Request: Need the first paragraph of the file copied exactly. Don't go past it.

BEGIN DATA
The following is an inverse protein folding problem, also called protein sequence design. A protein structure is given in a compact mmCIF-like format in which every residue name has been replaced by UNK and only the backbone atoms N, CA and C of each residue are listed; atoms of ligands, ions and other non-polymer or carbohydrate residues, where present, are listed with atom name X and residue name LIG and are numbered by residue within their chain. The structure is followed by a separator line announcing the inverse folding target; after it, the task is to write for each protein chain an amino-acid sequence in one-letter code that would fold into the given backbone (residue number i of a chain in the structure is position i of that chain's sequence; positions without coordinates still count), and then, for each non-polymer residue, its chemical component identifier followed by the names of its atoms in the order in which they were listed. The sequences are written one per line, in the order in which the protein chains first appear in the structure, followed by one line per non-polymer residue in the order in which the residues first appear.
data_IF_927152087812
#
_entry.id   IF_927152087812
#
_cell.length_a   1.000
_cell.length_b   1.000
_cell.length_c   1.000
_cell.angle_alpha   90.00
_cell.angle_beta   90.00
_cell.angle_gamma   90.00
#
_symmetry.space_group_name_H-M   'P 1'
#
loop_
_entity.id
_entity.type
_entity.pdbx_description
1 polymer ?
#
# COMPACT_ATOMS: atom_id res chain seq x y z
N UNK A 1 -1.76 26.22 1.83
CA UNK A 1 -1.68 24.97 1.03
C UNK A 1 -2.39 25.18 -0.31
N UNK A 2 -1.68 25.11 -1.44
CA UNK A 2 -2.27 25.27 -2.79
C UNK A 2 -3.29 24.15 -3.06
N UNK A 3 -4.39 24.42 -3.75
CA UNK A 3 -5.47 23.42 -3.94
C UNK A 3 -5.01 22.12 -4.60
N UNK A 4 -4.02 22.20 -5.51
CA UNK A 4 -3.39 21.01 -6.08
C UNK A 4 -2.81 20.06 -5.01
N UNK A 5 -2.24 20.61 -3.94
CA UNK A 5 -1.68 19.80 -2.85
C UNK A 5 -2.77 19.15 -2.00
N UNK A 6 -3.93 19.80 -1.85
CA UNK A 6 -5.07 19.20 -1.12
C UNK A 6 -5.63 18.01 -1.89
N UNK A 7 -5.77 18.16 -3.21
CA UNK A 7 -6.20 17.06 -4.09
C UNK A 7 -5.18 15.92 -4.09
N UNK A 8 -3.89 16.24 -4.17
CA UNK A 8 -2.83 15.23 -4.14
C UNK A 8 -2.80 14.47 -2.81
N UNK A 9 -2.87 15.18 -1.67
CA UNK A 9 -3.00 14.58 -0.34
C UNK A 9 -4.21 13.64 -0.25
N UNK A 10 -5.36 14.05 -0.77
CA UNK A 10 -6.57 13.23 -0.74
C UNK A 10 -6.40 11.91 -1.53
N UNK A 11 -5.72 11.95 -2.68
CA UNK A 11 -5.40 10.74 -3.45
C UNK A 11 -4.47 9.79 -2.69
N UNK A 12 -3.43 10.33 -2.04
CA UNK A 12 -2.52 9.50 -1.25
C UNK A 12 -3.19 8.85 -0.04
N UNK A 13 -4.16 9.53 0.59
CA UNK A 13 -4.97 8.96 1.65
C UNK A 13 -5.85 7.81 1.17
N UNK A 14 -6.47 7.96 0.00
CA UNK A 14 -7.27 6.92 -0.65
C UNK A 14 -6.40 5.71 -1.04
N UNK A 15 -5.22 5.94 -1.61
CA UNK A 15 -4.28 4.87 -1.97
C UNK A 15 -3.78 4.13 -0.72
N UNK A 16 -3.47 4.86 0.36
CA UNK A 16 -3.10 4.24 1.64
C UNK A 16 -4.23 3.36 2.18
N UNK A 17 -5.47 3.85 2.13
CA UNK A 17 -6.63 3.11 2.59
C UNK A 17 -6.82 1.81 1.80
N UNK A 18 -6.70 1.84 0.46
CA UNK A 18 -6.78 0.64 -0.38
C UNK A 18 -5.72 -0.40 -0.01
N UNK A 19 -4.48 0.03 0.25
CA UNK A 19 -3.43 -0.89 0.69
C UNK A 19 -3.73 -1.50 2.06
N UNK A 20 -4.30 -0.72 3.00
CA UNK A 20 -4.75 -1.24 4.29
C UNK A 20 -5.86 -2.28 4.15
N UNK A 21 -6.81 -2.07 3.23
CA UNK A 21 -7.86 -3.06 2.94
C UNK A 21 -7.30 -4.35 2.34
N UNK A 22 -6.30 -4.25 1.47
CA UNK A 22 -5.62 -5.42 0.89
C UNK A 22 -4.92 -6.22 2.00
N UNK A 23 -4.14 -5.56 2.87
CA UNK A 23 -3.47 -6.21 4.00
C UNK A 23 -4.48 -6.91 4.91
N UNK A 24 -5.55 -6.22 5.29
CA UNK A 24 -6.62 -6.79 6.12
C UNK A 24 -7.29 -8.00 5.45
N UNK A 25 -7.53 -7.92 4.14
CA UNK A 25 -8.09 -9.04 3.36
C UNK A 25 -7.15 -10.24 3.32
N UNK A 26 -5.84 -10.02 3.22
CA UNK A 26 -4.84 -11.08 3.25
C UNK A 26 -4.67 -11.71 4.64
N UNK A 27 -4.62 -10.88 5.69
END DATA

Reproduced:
The following is an inverse protein folding problem, also called protein sequence design. A protein structure is given in a compact mmCIF-like format in which every residue name has been replaced by UNK and only the backbone atoms N, CA and C of each residue are listed; atoms of ligands, ions and other non-polymer or carbohydrate residues, where present, are listed with atom name X and residue name LIG and are numbered by residue within their chain. The structure is followed by a separator line announcing the inverse folding target; after it, the task is to write for each protein chain an amino-acid sequence in one-letter code that would fold into the given backbone (residue number i of a chain in the structure is position i of that chain's sequence; positions without coordinates still count), and then, for each non-polymer residue, its chemical component identifier followed by the names of its atoms in the order in which they were listed. The sequences are written one per line, in the order in which the protein chains first appear in the structure, followed by one line per non-polymer residue in the order in which the residues first appear.